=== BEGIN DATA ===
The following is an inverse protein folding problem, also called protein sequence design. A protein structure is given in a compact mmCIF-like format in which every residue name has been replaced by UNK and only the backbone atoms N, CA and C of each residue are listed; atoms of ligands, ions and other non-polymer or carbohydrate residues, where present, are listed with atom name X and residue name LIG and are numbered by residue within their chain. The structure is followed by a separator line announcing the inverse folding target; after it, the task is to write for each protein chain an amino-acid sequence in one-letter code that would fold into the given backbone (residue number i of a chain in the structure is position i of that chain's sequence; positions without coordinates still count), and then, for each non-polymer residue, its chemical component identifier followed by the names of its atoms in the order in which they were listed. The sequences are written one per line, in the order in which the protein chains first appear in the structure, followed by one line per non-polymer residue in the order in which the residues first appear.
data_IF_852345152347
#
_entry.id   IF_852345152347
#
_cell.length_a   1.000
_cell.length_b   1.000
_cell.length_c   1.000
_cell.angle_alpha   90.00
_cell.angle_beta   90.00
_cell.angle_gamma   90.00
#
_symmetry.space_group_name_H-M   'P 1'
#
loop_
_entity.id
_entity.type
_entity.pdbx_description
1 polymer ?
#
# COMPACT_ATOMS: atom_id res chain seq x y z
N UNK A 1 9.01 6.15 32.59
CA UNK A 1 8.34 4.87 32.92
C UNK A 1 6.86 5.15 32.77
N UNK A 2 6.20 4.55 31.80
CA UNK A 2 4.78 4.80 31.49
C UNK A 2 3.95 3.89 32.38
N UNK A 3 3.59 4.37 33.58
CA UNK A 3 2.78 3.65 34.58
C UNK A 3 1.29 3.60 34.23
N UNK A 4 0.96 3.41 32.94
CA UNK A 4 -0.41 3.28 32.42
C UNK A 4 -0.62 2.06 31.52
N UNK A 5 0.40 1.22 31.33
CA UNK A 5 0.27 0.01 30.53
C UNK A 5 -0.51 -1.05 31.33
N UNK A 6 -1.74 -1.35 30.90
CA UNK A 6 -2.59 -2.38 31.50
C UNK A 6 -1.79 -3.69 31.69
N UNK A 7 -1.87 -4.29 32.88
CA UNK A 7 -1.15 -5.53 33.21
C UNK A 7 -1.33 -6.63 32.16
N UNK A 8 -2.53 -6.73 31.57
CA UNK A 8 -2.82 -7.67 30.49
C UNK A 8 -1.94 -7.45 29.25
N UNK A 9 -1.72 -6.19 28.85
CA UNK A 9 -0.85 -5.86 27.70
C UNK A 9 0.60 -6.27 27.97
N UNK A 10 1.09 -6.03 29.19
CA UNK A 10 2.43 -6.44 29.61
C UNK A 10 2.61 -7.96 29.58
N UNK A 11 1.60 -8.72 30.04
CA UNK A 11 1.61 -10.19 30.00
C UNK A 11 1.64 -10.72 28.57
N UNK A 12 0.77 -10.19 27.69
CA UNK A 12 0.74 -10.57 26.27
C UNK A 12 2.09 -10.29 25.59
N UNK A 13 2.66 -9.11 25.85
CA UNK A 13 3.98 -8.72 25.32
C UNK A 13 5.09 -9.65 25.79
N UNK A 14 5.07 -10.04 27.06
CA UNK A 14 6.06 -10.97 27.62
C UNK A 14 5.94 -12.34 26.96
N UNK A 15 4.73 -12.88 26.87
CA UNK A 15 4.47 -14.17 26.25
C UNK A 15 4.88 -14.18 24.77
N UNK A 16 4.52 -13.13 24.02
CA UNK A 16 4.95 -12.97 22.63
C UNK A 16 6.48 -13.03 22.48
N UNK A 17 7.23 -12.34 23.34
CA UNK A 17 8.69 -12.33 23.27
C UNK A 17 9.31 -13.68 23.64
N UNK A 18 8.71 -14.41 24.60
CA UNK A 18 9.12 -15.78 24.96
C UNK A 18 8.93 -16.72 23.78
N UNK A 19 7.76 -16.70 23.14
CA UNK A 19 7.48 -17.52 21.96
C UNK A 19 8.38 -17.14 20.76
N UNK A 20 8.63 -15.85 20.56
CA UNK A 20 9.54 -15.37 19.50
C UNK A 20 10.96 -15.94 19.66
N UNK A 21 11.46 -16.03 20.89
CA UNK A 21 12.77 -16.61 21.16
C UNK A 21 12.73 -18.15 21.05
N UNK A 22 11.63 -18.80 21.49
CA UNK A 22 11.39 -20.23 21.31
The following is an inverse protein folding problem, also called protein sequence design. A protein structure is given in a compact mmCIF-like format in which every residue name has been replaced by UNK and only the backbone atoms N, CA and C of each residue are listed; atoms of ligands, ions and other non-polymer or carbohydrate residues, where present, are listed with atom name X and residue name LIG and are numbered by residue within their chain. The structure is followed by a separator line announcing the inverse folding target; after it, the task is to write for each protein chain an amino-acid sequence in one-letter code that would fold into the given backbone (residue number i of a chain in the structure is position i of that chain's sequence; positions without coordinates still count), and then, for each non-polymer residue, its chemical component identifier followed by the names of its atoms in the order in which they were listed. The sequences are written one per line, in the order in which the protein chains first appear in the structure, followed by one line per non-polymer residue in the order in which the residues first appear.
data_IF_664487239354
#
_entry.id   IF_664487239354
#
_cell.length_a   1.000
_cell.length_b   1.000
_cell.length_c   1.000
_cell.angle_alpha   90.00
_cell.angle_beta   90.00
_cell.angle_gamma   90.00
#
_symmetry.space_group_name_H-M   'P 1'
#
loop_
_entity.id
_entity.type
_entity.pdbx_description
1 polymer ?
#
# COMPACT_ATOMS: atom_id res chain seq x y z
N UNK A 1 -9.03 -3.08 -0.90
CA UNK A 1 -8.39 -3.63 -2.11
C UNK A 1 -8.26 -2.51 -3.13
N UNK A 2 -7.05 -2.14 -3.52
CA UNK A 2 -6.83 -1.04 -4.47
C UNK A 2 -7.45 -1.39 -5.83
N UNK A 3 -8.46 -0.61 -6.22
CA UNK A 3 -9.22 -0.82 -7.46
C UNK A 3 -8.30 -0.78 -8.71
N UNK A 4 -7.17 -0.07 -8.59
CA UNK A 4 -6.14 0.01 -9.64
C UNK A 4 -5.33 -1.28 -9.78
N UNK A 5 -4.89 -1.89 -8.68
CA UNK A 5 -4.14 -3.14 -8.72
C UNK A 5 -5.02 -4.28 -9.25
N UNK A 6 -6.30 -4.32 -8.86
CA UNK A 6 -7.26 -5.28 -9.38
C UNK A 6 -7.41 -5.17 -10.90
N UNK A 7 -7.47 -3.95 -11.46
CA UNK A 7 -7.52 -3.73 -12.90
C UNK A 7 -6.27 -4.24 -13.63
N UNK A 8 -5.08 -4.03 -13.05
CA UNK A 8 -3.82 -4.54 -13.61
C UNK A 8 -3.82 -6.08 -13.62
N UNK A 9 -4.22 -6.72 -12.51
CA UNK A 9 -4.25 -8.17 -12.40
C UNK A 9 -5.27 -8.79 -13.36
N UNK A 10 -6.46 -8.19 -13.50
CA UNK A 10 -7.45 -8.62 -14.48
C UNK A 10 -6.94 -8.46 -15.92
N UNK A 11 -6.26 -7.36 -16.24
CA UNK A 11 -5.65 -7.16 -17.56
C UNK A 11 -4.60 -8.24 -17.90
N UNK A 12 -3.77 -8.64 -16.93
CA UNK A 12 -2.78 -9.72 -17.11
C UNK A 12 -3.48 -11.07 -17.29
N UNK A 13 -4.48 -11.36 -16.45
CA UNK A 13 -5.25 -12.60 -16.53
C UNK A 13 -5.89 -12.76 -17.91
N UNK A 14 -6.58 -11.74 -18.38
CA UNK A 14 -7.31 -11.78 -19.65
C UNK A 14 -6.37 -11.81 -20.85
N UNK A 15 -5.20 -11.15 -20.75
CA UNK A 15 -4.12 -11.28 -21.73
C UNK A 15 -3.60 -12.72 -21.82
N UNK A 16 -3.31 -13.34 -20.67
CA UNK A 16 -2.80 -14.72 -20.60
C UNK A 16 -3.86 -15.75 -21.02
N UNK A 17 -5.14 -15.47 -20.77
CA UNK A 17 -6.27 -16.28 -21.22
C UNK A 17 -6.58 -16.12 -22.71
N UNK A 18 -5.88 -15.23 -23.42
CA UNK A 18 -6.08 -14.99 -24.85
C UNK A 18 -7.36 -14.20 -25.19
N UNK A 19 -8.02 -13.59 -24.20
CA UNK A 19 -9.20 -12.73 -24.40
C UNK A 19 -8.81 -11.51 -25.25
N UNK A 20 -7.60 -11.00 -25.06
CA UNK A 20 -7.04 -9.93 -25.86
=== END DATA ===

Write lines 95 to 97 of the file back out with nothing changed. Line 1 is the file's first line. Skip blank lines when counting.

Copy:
_cell.angle_alpha   90.00
_cell.angle_beta   90.00
_cell.angle_gamma   90.00